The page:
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December 8th, 2011 at 10:56 am

Neurogastronomy: Language and Flavor


One of the facets of the brain and food that Gordon Shepherd links in Neurogastronomy: How the Brain Creates Flavor and Why It Matters is the role of language. Below is an excerpt from the book on this subject. (For more on Neurogastronomy read about why we overeat and The Revolution in Smell and Flavor):

This essential role of language in relation to smell and flavor may come as a surprise. The received wisdom (I have believed it myself) is that we are poor at describing our world of smells. There are no words that characterize smells in specific ways, the way we use words to describe colors or simple shapes, for example. Language seems to fail, to resort to analogy, metaphor, or reference to the object that produces the smell. Thus, things smell “sweet,” like the taste of sugar, or, for the scent of bananas, “like bananas.” For an organic chemist, there may be meaning in describing the scent of bananas as the smell of amyl acetate, but if you ask how amyl acetate smells the answer will probably be “like bananas.” The argument against a close link between smell and language is also made on scientific grounds. As we have seen, the cortical receiving area for smell is in the most anterior part of the frontal lobe. By contrast, the cortical area for the motor control of language is Broca’s area in the posterior part of this lobe, and the area for the sensory integration of language,

We have already seen that the ingestion of food, and the retronasal smells involved in flavor, occur through the mouth, the same orifice used in the production of language. Food and language are not only close neighbors in this sense; they occupy the same house. Further reasons for a close link between smell and language are, first, the strong evolutionary link between the rise of cooking and the rise of language, and second, the extraordinary vocabulary we actually have developed for flavors. From the earliest documents of recorded history, it is obvious that foods and their preparation have been high priorities of human societies. It is from these times that the traditional cuisines from around the world have emerged….

In perusing some of the history of those times from the perspective of the sense of smell and its role in food flavors, I have been particularly struck by the richness of the cuisines and the associated richness of the cuisine vocabularies. For example, by Roman times there was a huge demand for herbs and spices imported from Arab traders, who brought them through the silk and spice routes that extended from the Far East (this was a thousand years before Marco Polo). In The Spice Trade of the Roman Empire, J. Innes Miller lists the spices that were mentioned in the cookbooks of the time; they totaled 87. By comparison, a recent edition of The Joy of Cooking lists only 18. This vast array of herbs and spices, each with a name and a characteristic aroma and flavor, indicates the richness of both the cuisines and the languages to describe them from earliest times.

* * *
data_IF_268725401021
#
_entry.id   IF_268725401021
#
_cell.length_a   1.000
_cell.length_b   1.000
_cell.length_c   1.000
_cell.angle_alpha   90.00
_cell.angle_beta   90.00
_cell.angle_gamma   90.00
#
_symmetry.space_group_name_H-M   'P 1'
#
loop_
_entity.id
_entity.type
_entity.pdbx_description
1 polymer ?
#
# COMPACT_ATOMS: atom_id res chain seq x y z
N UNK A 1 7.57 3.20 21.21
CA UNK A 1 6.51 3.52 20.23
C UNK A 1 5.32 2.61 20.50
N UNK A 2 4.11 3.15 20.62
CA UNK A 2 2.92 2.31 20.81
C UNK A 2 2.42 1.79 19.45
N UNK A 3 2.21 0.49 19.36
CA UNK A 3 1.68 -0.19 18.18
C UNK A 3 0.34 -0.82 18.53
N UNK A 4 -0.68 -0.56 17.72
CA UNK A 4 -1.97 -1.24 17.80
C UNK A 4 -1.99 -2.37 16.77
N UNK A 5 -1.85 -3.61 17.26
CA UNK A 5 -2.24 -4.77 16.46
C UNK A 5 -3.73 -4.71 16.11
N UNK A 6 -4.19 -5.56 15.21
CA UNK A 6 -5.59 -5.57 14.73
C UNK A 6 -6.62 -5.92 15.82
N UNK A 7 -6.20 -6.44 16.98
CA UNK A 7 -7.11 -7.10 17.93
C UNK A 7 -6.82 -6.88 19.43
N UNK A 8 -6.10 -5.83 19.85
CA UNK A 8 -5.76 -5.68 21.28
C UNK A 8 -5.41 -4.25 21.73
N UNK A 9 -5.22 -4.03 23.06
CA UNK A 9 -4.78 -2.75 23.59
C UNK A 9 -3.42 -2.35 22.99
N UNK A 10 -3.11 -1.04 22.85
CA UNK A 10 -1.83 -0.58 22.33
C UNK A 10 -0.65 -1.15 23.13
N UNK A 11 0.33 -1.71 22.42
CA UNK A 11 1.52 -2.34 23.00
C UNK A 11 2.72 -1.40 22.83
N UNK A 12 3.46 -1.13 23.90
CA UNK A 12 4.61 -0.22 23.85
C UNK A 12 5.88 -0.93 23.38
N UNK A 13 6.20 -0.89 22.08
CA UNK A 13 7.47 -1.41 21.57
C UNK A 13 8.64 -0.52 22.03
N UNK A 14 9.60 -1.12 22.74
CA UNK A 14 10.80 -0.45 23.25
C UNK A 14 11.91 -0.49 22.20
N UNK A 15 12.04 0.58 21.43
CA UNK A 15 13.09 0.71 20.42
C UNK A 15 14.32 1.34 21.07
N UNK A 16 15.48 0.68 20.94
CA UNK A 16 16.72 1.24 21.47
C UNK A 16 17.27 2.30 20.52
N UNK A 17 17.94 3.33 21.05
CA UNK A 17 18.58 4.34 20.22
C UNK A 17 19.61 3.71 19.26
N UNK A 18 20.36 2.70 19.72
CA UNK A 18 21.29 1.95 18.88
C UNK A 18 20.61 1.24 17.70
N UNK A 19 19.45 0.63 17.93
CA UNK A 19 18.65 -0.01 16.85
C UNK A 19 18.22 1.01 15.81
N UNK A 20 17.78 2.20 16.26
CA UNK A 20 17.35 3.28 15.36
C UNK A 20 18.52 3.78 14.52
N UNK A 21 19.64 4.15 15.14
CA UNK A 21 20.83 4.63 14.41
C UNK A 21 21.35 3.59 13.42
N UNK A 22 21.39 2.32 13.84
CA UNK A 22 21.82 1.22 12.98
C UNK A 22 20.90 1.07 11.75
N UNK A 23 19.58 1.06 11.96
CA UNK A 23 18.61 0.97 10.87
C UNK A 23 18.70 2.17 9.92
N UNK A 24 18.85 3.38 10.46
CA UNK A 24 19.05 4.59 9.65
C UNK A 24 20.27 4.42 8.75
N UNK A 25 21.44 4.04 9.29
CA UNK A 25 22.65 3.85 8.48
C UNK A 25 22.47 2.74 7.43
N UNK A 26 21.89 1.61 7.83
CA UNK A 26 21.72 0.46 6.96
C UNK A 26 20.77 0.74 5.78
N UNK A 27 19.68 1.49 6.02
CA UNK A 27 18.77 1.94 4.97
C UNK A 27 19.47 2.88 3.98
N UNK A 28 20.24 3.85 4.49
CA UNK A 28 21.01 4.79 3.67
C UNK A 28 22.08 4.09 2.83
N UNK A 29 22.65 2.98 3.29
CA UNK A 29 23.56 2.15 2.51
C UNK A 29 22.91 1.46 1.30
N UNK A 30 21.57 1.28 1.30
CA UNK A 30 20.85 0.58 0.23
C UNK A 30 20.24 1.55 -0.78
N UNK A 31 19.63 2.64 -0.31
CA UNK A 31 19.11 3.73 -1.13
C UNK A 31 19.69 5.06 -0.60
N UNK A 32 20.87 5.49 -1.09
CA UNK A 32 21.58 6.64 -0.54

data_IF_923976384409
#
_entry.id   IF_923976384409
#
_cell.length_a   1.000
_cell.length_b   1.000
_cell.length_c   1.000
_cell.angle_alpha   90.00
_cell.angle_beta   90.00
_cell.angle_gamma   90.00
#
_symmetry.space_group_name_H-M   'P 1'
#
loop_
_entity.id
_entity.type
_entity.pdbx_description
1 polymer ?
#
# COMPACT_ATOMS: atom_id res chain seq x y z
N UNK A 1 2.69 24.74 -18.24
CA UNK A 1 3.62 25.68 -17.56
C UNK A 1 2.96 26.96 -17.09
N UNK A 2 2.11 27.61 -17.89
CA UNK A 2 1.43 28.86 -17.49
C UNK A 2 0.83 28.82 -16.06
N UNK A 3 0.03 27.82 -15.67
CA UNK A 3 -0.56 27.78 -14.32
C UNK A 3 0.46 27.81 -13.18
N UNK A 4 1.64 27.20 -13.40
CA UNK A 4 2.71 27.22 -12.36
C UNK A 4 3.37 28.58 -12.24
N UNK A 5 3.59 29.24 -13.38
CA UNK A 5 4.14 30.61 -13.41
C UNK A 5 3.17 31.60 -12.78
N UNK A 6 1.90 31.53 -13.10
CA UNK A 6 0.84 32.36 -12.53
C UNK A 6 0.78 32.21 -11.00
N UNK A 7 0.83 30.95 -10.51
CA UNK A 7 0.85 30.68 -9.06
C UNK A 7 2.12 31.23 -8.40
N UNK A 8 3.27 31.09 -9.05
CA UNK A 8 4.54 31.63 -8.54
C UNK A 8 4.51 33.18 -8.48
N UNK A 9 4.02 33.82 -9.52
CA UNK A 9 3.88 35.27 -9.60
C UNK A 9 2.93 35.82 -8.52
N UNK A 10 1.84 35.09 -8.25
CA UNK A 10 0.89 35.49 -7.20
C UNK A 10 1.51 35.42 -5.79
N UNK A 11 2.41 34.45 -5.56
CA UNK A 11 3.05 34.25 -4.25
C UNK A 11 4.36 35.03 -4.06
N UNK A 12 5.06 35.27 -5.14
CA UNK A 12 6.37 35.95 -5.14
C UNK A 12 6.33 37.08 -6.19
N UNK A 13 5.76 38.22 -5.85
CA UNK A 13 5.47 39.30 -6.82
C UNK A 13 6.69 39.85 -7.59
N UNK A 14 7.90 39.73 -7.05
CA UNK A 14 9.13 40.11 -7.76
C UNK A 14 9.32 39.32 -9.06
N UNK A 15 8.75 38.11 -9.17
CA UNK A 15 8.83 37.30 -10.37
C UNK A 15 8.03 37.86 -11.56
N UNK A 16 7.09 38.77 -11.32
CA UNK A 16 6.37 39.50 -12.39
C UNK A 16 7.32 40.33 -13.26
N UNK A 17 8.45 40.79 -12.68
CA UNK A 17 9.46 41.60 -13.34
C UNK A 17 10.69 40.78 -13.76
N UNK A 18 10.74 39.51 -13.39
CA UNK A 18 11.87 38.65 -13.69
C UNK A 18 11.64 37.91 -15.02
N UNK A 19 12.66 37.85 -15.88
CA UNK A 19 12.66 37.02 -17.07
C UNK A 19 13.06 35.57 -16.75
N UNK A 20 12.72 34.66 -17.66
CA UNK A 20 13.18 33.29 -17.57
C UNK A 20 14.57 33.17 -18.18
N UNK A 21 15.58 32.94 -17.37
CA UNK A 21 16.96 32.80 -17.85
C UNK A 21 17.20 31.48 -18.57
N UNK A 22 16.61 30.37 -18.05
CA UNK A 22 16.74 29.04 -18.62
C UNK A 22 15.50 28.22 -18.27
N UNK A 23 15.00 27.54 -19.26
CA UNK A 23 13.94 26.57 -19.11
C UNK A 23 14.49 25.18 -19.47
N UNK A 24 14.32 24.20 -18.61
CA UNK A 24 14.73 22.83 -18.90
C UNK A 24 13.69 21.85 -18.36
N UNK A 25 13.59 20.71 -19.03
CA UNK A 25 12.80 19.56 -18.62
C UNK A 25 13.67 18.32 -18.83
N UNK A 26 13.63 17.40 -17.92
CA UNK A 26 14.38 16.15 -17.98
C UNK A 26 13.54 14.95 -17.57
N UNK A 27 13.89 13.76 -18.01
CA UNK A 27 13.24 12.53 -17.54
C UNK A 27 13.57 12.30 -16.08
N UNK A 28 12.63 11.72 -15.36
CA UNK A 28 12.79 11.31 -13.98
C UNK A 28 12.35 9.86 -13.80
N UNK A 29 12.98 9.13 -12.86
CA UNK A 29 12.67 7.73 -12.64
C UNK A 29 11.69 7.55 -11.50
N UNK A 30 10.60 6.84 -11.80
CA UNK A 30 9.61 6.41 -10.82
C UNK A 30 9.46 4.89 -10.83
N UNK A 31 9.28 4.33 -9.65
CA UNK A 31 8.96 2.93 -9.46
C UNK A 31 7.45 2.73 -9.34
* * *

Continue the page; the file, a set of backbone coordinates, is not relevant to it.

The Vocabulary of Flavor

Today, the vocabulary of food aromas and flavors seems overwhelming. It would help if we could classify all smells and flavors as arising from the mixing of a few “primary” smells, in analogy with how colors arise from just three primary colors, but smell and fl avor are too complex. There are in fact several vocabularies. Organic chemists have produced thousands of terms for the smells and flavors of the molecules they synthesize.

Psychophysicists have their vocabulary for the flavor components isolated by mass spectrometry, as described in chapter 4. And food scientists have their terms for characterizing the flavors of foods, as do wine tasters for their wines. An example may be found on the Flavornet Web site, maintained by the leading psychophysicist Terry Acree and his colleagues at Cornell University: a compilation of more than 700 odorous food components, with data on their chemistry and sensory properties, organized into 25 classes, such as fruity, cooked meat, dairy, fishy, spicy, and so on.

This list provides dramatic evidence that the large universe of smell molecules produces a corresponding large universe of smell perceptions and the vocabulary to give them identities. This is amplified by the associations each of the food smells has with the flavor of which it is a part.

The intriguing idea is that all this vocabulary plus the syntax and grammar to communicate it reflect the attempt on the part of humans to describe their world of smell and flavor. Some claim that humans can discriminate among 10,000 odors. However many it is, there must be a corresponding number of words to describe them. Moreover, we have seen that the sense of smell involves not only the perception of a scent, but also the associated memories that are evoked and the emotions that are attached to it. These amplify the vocabulary, so that as we saw with the incident of Marcel Proust and the madeleine, a perception can bring back the whole scene of a bygone time and the emotions connected with it, all requiring the use of language in order to identify the memory, describe the emotion, and communicate it to others.

A major hypothesis of this book is that the reason it is so difficult to describe these smell and flavor perceptions in words may be that they are represented in the brain as arbitrary irregular patterns of activity, what we have called “smell images.” As we argued in chapter 8, it is difficult to describe in words a nongeometrical visual image such as a face, even though we can identify it unerringly. In like manner, it may be postulated that it is difficult to describe in words a smell image, even though we can identify it unerringly as well.

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